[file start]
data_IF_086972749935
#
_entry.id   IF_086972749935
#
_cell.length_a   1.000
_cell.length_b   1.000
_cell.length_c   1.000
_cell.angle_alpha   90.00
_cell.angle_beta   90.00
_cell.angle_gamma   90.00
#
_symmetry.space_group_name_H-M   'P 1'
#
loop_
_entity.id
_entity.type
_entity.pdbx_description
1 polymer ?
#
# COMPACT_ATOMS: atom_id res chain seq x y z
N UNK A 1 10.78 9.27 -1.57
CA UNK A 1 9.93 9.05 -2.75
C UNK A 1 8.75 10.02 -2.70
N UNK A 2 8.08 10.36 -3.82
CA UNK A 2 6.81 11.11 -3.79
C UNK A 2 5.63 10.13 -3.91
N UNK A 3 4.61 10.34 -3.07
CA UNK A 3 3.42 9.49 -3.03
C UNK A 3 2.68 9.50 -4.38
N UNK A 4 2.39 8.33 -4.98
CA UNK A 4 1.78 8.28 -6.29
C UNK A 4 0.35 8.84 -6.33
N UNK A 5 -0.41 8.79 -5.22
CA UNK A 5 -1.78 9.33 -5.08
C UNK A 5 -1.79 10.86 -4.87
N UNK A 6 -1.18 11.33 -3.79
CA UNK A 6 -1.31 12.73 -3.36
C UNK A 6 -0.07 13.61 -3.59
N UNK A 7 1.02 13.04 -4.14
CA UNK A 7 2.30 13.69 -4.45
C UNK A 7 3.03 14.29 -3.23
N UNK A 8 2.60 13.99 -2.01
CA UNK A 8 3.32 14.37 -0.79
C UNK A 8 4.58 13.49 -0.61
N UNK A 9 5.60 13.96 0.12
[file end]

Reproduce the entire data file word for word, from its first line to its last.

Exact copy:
data_IF_086972749935
#
_entry.id   IF_086972749935
#
_cell.length_a   1.000
_cell.length_b   1.000
_cell.length_c   1.000
_cell.angle_alpha   90.00
_cell.angle_beta   90.00
_cell.angle_gamma   90.00
#
_symmetry.space_group_name_H-M   'P 1'
#
loop_
_entity.id
_entity.type
_entity.pdbx_description
1 polymer ?
#
# COMPACT_ATOMS: atom_id res chain seq x y z
N UNK A 1 10.78 9.27 -1.57
CA UNK A 1 9.93 9.05 -2.75
C UNK A 1 8.75 10.02 -2.70
N UNK A 2 8.08 10.36 -3.82
CA UNK A 2 6.81 11.11 -3.79
C UNK A 2 5.63 10.13 -3.91
N UNK A 3 4.61 10.34 -3.07
CA UNK A 3 3.42 9.49 -3.03
C UNK A 3 2.68 9.50 -4.38
N UNK A 4 2.39 8.33 -4.98
CA UNK A 4 1.78 8.28 -6.29
C UNK A 4 0.35 8.84 -6.33
N UNK A 5 -0.41 8.79 -5.22
CA UNK A 5 -1.78 9.33 -5.08
C UNK A 5 -1.79 10.86 -4.87
N UNK A 6 -1.18 11.33 -3.79
CA UNK A 6 -1.31 12.73 -3.36
C UNK A 6 -0.07 13.61 -3.59
N UNK A 7 1.02 13.04 -4.14
CA UNK A 7 2.30 13.69 -4.45
C UNK A 7 3.03 14.29 -3.23
N UNK A 8 2.60 13.99 -2.01
CA UNK A 8 3.32 14.37 -0.79
C UNK A 8 4.58 13.49 -0.61
N UNK A 9 5.60 13.96 0.12